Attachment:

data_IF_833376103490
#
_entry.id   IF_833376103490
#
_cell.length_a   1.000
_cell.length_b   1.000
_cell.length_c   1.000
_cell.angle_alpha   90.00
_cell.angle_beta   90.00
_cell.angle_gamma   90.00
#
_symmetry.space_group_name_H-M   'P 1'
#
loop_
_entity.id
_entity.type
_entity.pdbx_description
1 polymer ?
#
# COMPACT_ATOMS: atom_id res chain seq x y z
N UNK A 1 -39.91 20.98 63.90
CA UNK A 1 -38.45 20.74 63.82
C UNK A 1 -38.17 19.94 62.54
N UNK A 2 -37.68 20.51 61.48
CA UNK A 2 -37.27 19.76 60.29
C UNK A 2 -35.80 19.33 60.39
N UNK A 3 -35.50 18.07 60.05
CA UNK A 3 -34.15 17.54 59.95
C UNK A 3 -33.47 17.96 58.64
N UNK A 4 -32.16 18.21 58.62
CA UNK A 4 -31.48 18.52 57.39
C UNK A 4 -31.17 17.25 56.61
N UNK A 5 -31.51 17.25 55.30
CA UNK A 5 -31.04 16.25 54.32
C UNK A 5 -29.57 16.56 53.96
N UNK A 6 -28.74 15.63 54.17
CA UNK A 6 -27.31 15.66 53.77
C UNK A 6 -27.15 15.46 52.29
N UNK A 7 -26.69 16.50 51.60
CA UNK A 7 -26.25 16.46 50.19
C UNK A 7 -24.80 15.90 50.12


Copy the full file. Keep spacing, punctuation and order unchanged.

data_IF_833376103490
#
_entry.id   IF_833376103490
#
_cell.length_a   1.000
_cell.length_b   1.000
_cell.length_c   1.000
_cell.angle_alpha   90.00
_cell.angle_beta   90.00
_cell.angle_gamma   90.00
#
_symmetry.space_group_name_H-M   'P 1'
#
loop_
_entity.id
_entity.type
_entity.pdbx_description
1 polymer ?
#
# COMPACT_ATOMS: atom_id res chain seq x y z
N UNK A 1 -39.91 20.98 63.90
CA UNK A 1 -38.45 20.74 63.82
C UNK A 1 -38.17 19.94 62.54
N UNK A 2 -37.68 20.51 61.48
CA UNK A 2 -37.27 19.76 60.29
C UNK A 2 -35.80 19.33 60.39
N UNK A 3 -35.50 18.07 60.05
CA UNK A 3 -34.15 17.54 59.95
C UNK A 3 -33.47 17.96 58.64
N UNK A 4 -32.16 18.21 58.62
CA UNK A 4 -31.48 18.52 57.39
C UNK A 4 -31.17 17.25 56.61
N UNK A 5 -31.51 17.25 55.30
CA UNK A 5 -31.04 16.25 54.32
C UNK A 5 -29.57 16.56 53.96
N UNK A 6 -28.74 15.63 54.17
CA UNK A 6 -27.31 15.66 53.77
C UNK A 6 -27.15 15.46 52.29
N UNK A 7 -26.69 16.50 51.60
CA UNK A 7 -26.25 16.46 50.19
C UNK A 7 -24.80 15.90 50.12